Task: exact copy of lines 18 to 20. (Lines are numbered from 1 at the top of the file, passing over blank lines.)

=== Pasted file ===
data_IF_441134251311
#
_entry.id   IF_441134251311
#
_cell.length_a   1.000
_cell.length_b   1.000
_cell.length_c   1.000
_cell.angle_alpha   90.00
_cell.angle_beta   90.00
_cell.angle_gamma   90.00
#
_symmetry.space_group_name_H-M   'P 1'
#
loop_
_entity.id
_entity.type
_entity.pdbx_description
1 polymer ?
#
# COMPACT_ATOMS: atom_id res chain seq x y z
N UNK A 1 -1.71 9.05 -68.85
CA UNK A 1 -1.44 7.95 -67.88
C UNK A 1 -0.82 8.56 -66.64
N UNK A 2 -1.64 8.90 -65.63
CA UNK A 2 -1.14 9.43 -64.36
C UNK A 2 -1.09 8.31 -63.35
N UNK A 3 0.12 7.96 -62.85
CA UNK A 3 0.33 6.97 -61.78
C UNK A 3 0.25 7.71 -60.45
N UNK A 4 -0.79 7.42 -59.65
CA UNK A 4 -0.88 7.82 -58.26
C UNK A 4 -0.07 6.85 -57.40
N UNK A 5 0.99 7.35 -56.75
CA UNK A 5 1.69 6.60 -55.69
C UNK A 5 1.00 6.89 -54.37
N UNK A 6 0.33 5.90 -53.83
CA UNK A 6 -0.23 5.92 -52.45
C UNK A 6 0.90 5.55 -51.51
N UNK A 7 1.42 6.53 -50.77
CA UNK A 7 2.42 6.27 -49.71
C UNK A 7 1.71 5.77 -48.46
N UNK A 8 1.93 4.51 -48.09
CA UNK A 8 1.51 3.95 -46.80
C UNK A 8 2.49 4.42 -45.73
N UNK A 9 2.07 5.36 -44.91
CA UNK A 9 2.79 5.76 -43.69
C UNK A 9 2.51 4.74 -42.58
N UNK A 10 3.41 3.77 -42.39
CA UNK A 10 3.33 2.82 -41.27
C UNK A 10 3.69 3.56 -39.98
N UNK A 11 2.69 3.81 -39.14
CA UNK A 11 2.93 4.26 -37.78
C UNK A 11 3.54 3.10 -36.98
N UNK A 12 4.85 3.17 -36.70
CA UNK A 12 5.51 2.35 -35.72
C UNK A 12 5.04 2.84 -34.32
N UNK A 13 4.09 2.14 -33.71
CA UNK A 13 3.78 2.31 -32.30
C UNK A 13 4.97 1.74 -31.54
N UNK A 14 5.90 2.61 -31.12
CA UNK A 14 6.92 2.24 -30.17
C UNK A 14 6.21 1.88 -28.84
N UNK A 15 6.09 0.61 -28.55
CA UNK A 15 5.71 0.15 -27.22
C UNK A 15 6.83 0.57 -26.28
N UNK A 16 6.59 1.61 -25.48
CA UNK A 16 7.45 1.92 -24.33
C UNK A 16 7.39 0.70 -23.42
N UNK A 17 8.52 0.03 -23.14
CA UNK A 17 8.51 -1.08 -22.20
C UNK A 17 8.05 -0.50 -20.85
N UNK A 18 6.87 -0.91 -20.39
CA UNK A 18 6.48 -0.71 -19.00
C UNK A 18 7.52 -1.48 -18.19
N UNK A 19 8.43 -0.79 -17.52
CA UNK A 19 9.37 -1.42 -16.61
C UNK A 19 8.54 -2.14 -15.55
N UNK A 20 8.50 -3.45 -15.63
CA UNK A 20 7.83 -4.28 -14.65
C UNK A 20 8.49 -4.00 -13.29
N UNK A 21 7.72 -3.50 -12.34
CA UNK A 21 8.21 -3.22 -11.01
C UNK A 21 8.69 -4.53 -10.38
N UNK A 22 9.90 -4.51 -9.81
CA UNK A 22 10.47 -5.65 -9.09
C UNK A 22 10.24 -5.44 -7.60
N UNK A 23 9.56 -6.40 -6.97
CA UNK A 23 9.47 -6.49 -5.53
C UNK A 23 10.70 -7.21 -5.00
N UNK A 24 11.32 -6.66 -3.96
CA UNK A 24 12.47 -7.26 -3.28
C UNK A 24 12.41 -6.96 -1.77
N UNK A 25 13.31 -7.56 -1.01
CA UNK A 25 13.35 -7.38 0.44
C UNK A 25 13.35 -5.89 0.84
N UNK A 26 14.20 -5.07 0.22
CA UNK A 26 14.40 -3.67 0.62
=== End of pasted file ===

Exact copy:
1 polymer ?
#
# COMPACT_ATOMS: atom_id res chain seq x y z